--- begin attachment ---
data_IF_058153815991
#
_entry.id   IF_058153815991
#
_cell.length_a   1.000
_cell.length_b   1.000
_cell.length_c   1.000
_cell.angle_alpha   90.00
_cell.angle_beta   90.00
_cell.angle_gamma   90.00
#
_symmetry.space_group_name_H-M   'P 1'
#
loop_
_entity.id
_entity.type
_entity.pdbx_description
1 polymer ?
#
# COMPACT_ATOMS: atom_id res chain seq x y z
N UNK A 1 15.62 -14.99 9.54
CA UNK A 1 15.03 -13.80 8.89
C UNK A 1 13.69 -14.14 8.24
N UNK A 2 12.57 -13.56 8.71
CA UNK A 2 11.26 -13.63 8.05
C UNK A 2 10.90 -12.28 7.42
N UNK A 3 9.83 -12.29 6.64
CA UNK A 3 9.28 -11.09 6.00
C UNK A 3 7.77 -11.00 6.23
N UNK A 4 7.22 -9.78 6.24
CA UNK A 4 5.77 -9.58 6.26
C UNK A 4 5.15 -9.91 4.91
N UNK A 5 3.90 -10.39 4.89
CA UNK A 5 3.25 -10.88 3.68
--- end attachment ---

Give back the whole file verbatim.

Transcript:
data_IF_058153815991
#
_entry.id   IF_058153815991
#
_cell.length_a   1.000
_cell.length_b   1.000
_cell.length_c   1.000
_cell.angle_alpha   90.00
_cell.angle_beta   90.00
_cell.angle_gamma   90.00
#
_symmetry.space_group_name_H-M   'P 1'
#
loop_
_entity.id
_entity.type
_entity.pdbx_description
1 polymer ?
#
# COMPACT_ATOMS: atom_id res chain seq x y z
N UNK A 1 15.62 -14.99 9.54
CA UNK A 1 15.03 -13.80 8.89
C UNK A 1 13.69 -14.14 8.24
N UNK A 2 12.57 -13.56 8.71
CA UNK A 2 11.26 -13.63 8.05
C UNK A 2 10.90 -12.28 7.42
N UNK A 3 9.83 -12.29 6.64
CA UNK A 3 9.28 -11.09 6.00
C UNK A 3 7.77 -11.00 6.23
N UNK A 4 7.22 -9.78 6.24
CA UNK A 4 5.77 -9.58 6.26
C UNK A 4 5.15 -9.91 4.91
N UNK A 5 3.90 -10.39 4.89
CA UNK A 5 3.25 -10.88 3.68